Torment: Tides of Numenera is an exceptional game, not because of how it plays or because of the story it tells, but because of the way you play its story.
Let me explain. Telling stories in interactive mediums is a difficult task. You have to balance the desire to build an interesting narrative against things like player freedom, communicating/explaining game systems, developing gameplay that’s mechanically interesting. Fitting a story in amongst all these moving parts becomes increasingly difficult, and since most players come to games to play them, first, and are only interested in being told a story as a secondary or tertiary concern (see, for instance, the alarming number of gamers who still regularly skip cutscenes and button through dialogue), stories themselves tend to take a back seat.
It’s remarkable, then, that some designers are able to craft their games around story as a primary concern, and build experiences that are primarily entertaining in the way more passive media tend to be, the way books and films and television are able to focus purely on telling their story. Adventure games and “walking simulators” have found success through spotlighting an interesting story and making gameplay a secondary concern, purely a means through which players engage with the narrative.
Choose your own adventure
But both of these approaches, one that favors gameplay inevitably at the expense of story and its reverse, that favors story but that simplifies and deprioritizes gameplay, fall short of the potential of this medium. Games are capable of being both deeply interactive in a way that’s satisfying, complex and entertaining and telling powerful, moving stories that stay with us long after we’ve navigated our way through them. If anything, game stories should be more memorable exactly because they’re interactive, because they’re happening to an avatar of yourself rather than some fictional character embodied by an actor or being puppeteered by an author. We live games personally more than we do any other medium, and that gives them the capacity to be uniquely powerful, but capturing that power is an incredibly difficult task. So when a game like Torment shows us a way to grab some of that magic, and to unify the twin drivers of video games, gameplay and narrative, it’s an incredible feat, and one that deserves recognition.
The key in Torment (and other games that have managed a similar alchemy) is marrying mechanics to the story. Instead of the thinking that gameplay is at odds with storytelling, that they need to be sectioned off into discrete parts of an experience (the kind of thinking that gave us pre-rendered cutscenes that happen only at a safe remove from gameplay, in its own container, and the thinking that means players almost never have agency during key moments of exposition), Torment uses its mechanics to propel the story. It leaves pieces of exposition in its environment for players to discover (or ignore) on their own, it allows players to decide how deeply they want to explore almost every dialogue tree, and by doing so it lets players decide how much story they want to pull out of its environments and characters.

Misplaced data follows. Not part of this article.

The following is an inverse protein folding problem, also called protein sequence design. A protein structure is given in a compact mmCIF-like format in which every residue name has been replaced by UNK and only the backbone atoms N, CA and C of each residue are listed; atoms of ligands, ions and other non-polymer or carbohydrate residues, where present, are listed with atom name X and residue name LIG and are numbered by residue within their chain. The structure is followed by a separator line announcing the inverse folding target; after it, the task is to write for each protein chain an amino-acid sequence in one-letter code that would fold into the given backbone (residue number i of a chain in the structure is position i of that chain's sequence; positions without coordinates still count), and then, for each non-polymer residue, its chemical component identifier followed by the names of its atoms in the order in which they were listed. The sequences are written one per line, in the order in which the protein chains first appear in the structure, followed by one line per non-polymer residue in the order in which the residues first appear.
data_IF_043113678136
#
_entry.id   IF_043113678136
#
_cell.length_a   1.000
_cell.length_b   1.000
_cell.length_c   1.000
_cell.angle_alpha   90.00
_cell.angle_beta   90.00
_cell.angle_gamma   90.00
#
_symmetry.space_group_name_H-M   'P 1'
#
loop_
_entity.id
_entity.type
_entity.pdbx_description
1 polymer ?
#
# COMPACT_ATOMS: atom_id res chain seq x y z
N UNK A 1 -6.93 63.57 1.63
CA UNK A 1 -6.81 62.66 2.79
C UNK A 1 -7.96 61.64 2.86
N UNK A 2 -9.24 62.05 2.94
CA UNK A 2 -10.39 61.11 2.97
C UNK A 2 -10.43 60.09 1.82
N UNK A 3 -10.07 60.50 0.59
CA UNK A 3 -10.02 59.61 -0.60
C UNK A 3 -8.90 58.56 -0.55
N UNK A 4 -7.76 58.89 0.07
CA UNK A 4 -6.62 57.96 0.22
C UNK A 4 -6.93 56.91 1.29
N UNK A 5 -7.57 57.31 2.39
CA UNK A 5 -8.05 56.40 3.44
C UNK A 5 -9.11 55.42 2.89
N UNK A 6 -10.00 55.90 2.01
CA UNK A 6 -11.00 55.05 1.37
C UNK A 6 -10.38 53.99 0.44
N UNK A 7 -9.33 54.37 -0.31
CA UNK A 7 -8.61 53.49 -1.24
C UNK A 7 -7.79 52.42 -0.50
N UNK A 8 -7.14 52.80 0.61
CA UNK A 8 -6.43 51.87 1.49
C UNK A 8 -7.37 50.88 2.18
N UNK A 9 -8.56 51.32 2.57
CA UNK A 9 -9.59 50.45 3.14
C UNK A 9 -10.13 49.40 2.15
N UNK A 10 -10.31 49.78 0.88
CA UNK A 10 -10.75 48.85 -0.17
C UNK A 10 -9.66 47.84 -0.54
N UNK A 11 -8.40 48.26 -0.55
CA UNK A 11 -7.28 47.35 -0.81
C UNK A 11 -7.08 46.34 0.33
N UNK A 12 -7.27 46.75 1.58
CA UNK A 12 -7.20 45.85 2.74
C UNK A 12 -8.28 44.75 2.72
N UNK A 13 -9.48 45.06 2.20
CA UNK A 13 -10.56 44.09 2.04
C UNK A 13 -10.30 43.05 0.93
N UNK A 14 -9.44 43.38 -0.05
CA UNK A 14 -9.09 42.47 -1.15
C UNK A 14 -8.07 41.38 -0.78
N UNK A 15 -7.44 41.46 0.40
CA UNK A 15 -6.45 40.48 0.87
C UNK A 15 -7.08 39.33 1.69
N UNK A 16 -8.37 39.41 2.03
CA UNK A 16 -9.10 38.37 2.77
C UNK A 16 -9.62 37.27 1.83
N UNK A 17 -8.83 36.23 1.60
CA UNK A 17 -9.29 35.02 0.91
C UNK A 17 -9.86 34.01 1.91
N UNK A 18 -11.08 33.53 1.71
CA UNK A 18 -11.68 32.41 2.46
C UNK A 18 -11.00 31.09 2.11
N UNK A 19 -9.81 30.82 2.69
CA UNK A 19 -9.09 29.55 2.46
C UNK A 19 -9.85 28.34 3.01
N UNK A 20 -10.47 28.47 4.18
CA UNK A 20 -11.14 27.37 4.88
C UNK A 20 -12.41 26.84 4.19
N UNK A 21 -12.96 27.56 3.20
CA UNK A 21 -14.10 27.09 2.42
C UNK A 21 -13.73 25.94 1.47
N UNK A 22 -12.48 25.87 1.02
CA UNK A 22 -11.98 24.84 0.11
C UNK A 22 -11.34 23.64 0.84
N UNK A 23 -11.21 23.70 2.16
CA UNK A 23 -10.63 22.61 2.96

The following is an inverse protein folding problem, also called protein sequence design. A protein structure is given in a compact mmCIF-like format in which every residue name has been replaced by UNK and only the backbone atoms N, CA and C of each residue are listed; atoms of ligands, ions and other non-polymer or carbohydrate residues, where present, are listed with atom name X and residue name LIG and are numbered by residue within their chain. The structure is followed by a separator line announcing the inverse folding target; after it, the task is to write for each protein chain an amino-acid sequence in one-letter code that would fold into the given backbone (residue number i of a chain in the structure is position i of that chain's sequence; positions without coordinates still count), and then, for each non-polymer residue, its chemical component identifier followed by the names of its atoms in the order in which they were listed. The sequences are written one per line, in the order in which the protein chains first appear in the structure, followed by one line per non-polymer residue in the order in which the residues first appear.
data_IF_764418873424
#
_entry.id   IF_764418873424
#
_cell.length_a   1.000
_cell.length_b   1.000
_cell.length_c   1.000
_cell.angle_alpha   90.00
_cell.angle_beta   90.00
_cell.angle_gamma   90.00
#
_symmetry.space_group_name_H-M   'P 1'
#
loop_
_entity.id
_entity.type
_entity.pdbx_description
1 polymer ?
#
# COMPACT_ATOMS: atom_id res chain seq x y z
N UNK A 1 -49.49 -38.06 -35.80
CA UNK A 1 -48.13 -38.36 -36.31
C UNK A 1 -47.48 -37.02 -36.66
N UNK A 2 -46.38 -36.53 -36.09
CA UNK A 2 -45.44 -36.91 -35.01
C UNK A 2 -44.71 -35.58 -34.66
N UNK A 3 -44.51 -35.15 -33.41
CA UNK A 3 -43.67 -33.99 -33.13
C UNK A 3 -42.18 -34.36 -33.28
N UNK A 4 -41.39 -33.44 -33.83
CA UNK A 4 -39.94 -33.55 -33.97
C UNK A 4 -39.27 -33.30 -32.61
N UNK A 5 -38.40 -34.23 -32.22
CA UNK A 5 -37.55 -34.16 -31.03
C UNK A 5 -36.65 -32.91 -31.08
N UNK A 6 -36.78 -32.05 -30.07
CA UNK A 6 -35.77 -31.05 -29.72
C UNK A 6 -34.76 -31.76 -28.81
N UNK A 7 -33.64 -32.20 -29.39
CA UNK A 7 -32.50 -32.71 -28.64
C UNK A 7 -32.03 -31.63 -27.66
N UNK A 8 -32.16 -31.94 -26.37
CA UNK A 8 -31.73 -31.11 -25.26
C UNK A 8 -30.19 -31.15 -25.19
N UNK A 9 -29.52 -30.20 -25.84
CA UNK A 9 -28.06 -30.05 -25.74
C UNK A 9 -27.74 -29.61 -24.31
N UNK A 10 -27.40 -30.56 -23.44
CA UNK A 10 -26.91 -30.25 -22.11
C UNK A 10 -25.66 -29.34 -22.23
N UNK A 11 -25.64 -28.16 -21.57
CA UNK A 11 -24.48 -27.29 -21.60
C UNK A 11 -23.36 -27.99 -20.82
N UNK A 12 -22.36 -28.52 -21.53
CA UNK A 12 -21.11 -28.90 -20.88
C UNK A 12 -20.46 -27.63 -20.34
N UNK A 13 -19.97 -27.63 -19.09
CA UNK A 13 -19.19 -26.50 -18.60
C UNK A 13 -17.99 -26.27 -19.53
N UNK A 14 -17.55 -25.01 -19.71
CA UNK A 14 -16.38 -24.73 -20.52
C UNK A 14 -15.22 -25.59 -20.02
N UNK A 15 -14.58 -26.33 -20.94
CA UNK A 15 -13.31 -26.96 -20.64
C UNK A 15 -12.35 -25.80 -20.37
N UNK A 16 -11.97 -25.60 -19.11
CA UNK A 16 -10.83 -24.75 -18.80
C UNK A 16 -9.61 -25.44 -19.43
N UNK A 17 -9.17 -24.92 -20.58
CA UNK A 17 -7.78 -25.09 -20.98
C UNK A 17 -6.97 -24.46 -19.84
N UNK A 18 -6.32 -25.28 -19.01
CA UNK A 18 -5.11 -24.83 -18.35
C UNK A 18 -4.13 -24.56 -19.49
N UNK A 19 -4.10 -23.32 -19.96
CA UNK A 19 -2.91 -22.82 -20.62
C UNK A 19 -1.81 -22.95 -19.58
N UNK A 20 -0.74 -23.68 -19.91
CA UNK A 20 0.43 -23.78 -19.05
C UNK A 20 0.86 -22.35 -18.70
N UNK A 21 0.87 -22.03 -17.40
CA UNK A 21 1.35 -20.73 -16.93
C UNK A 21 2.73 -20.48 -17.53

Show, don't tell
This sort of trust also extends to the mechanical systems that define the player characters. Instead of exposing absolutely every nut and bolt of a character’s statistics, they’re defined in ways that make sense inside Torment’s settings. Even the character classes, instead of being generic categories that aren’t referred to inside the fiction, follow a naming convention (glaives, jacks, nanos) unique to Torment’s bizarre, slightly surreal setting, and serve it in a way calling them “tanks” or “DPS” couldn’t.
There’s also a huge focus on using a character’s abilities, gameplay systems that are very purely mechanical, in specific ways to advance and expand the story. Characters are built with unique insights into, for instance, arcane lore or machinery construction that allow them access to unique dialogue options, and can spend effort to improve their chances of success in dialogue or combat. But the game is clear that even when these mechanical systems result in failure some interesting outcomes may result, meaning that instead of the hard pass/fail systems of most games, Torment has the flexibility to insert interesting wrinkles into its story when other games would drop a Game Over screen. All of these systems interlock in ways that seem thoughtfully designed to build a world and tell a story rather than just purely make for entertaining gameplay; but, incredibly, that same gameplay actually is genuinely entertaining.